Merkel hits back over attacks by Turkish PM
Germany has summoned the Turkish chargé d'affaires to protest at an extraordinary series of personal attacks on German MPs by the Turkish president, Recep Tayyip Erdogan.
In a sign of how strained relations between the two allies have become, Angela Merkel publicly rebuked Mr Erdogan over his remarks, describing them as "incomprehensible".
There are fears the row could jeopardise the EU's controversial migrant deal with Turkey, which Mr Erdogan has previously threatened to tear up.
Several German MPs have received death threats since the Turkish leader rounded on them in the wake of last week's historic vote to recognise the Armenian genocide of 1915.
Mr Erdogan accused German MPs of Turkish origin of being "terrorist supporters". He claimed they were "the voice" of the separatist Kurdistan Worker's Party (PKK), which he has blamed for recent terror attacks in Turkey.
Cem Özdemir, joint leader of the German Green Party, has been placed under police protection, after Mr Erdogan singled him out in a remarkable outburst, reportedly demanding he undergo blood tests to prove his Turkish origins.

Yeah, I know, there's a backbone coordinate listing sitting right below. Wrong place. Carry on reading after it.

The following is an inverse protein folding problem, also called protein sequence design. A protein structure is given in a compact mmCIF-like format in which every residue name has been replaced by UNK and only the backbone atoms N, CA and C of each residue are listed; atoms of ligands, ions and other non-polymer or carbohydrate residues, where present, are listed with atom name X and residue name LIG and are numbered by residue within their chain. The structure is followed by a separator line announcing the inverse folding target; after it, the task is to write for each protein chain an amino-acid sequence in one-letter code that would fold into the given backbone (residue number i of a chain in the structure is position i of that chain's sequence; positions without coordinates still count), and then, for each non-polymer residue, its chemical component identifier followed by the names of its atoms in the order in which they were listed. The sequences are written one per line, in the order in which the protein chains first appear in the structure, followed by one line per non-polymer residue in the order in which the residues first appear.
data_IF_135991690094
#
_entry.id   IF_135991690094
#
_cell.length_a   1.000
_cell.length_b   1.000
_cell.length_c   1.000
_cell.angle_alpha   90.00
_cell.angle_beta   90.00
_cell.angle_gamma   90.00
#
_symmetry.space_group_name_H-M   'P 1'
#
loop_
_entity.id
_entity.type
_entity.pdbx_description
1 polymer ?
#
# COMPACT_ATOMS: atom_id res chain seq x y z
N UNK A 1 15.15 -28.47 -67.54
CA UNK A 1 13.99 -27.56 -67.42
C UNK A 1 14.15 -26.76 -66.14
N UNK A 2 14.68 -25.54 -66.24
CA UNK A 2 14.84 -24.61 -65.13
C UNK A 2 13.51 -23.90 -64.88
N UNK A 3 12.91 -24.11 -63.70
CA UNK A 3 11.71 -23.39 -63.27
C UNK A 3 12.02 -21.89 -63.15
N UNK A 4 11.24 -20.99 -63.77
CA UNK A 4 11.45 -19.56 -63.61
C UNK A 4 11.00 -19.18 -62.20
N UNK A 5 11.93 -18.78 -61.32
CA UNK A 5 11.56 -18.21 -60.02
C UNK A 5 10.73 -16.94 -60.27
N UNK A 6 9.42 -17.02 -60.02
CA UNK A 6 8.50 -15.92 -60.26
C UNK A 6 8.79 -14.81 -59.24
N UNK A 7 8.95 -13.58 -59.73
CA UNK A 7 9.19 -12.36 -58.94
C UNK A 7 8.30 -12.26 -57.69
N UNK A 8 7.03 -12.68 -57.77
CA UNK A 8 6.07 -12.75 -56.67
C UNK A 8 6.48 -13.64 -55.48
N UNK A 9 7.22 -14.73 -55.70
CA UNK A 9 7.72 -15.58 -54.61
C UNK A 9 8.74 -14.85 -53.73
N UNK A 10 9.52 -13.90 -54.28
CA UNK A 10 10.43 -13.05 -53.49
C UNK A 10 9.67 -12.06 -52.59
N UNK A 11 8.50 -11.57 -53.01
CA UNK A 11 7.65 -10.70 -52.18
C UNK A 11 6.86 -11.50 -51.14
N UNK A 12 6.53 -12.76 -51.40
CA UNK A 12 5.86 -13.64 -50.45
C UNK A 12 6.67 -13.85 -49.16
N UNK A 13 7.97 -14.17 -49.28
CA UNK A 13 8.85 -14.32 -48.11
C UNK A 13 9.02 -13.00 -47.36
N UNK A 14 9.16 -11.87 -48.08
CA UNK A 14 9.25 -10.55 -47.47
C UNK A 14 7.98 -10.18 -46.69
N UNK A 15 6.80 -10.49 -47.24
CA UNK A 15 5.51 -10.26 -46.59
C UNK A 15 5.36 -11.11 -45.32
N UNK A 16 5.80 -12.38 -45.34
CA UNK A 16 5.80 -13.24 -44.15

"Some say he's a Turk. What a Turk! His blood should be sent for laboratory tests," the Turkish president was quoted as saying.
Ms Merkel's government has reacted furiously.
The Turkish chargé d'affaires was summoned to the foreign ministry this week and told that Mr Erdogan's remarks had been "received with disbelief" in Berlin.
Ms Merkel herself delivered a rare public rebuke to the Turkish leader. "The allegations and statements coming from the Turkish side are incomprehensible," she said.
The "freely elected" German parliament was entitled to a "difference of opinion" with Turkey, she added.
Earlier, her spokesman said that the Bundestag vote was a "sovereign decision" which Turkey "must respect".
"To associate individual members of parliament with terrorism is utterly incomprehensible to us," he said.
Until now, Ms Merkel's government has been muted in its criticism of Turkey, for fear of jeopardising the migrant agreement which she personally negotiated.
But its response to the latest row suggests that Ms Merkel's patience with the Turkish leader may be wearing thin.
Her decision to allow the prosecution of a comedian for insulting Mr Erdogan earlier this year was deeply unpopular in Germany, and opinion polls consistently show an overwhelming majority of Germans want her to take a tougher line with the Turkish president.